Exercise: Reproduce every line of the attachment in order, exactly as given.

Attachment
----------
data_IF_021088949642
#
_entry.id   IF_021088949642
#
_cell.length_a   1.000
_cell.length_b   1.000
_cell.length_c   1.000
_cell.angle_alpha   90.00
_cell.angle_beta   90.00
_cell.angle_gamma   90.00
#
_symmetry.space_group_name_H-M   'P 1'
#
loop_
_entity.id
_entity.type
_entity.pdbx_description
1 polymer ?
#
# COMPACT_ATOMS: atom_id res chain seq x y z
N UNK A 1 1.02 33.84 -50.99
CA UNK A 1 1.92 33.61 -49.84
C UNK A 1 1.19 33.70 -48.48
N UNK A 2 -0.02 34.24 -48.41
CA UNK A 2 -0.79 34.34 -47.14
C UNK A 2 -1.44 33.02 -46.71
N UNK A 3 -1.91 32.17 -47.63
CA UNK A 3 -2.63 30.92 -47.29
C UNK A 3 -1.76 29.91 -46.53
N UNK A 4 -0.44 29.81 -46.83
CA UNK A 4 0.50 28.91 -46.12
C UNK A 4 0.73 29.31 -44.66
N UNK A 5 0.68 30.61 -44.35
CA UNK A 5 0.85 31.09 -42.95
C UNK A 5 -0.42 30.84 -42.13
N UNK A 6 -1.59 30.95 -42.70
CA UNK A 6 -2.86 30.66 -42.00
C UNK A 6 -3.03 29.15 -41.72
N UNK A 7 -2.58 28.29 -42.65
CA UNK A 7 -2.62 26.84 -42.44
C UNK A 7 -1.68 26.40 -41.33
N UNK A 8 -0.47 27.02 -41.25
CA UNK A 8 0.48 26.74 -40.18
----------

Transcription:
data_IF_021088949642
#
_entry.id   IF_021088949642
#
_cell.length_a   1.000
_cell.length_b   1.000
_cell.length_c   1.000
_cell.angle_alpha   90.00
_cell.angle_beta   90.00
_cell.angle_gamma   90.00
#
_symmetry.space_group_name_H-M   'P 1'
#
loop_
_entity.id
_entity.type
_entity.pdbx_description
1 polymer ?
#
# COMPACT_ATOMS: atom_id res chain seq x y z
N UNK A 1 1.02 33.84 -50.99
CA UNK A 1 1.92 33.61 -49.84
C UNK A 1 1.19 33.70 -48.48
N UNK A 2 -0.02 34.24 -48.41
CA UNK A 2 -0.79 34.34 -47.14
C UNK A 2 -1.44 33.02 -46.71
N UNK A 3 -1.91 32.17 -47.63
CA UNK A 3 -2.63 30.92 -47.29
C UNK A 3 -1.76 29.91 -46.53
N UNK A 4 -0.44 29.81 -46.83
CA UNK A 4 0.50 28.91 -46.12
C UNK A 4 0.73 29.31 -44.66
N UNK A 5 0.68 30.61 -44.35
CA UNK A 5 0.85 31.09 -42.95
C UNK A 5 -0.42 30.84 -42.13
N UNK A 6 -1.59 30.95 -42.70
CA UNK A 6 -2.86 30.66 -42.00
C UNK A 6 -3.03 29.15 -41.72
N UNK A 7 -2.58 28.29 -42.65
CA UNK A 7 -2.62 26.84 -42.44
C UNK A 7 -1.68 26.40 -41.33
N UNK A 8 -0.47 27.02 -41.25
CA UNK A 8 0.48 26.74 -40.18